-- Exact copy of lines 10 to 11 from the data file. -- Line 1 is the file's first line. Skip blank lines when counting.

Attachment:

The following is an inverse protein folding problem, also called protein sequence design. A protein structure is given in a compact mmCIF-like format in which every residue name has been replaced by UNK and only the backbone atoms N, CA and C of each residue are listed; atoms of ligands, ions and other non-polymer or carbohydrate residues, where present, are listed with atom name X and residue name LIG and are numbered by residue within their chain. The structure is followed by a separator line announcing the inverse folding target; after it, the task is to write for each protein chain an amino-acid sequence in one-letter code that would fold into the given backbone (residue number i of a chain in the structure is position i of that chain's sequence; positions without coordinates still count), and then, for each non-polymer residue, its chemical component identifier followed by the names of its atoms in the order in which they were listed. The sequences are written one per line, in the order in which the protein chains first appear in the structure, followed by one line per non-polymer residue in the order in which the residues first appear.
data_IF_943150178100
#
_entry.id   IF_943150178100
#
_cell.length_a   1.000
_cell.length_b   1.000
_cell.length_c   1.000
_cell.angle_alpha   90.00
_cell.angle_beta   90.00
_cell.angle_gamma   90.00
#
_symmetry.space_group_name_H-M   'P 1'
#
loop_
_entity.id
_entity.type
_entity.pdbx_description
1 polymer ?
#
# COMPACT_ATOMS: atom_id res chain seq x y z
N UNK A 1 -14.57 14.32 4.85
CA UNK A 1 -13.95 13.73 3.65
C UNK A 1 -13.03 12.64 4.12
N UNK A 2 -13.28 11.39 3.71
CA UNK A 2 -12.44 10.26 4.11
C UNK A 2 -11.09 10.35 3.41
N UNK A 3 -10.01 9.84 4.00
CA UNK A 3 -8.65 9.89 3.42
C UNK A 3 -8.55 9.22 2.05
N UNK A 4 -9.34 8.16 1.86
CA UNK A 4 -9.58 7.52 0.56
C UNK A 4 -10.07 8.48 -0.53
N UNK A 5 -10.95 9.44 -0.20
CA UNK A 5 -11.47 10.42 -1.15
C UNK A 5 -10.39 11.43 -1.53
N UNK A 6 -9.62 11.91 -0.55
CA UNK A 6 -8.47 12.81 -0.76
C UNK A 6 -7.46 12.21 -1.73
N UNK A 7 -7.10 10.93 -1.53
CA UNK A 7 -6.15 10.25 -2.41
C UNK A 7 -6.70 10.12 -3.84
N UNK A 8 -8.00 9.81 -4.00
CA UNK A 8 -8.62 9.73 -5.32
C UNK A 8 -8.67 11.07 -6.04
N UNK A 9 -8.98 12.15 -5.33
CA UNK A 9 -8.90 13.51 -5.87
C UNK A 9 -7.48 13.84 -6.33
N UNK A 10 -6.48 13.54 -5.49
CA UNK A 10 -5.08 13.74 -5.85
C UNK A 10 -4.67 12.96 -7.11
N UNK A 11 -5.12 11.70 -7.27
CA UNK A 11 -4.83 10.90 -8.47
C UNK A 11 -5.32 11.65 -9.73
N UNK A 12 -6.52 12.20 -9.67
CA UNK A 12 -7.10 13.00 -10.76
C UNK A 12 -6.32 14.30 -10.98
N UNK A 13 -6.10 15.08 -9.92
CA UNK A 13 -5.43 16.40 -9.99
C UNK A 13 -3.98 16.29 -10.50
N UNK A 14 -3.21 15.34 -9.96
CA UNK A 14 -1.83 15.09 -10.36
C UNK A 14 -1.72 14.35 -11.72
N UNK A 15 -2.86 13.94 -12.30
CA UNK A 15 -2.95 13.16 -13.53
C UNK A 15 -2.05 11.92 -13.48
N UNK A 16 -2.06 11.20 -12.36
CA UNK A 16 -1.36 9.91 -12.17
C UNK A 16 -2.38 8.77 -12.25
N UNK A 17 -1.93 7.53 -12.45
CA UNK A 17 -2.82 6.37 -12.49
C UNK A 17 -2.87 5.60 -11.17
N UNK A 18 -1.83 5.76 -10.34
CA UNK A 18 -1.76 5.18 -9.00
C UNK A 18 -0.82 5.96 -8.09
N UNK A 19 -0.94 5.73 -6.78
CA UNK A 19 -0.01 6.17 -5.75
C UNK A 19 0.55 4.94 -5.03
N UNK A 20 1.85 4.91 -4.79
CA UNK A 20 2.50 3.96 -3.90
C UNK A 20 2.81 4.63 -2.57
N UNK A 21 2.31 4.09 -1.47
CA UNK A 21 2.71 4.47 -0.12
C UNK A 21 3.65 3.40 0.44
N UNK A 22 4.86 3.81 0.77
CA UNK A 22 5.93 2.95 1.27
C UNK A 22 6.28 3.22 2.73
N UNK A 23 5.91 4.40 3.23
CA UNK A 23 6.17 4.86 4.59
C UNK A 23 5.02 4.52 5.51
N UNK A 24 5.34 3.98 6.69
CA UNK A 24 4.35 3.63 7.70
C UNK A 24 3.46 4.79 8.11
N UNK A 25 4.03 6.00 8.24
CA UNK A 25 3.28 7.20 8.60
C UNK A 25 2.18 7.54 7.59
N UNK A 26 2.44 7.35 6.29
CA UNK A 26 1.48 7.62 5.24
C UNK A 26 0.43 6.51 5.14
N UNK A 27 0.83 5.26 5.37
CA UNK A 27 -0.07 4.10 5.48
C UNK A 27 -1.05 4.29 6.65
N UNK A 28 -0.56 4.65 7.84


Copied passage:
_cell.angle_beta   90.00
_cell.angle_gamma   90.00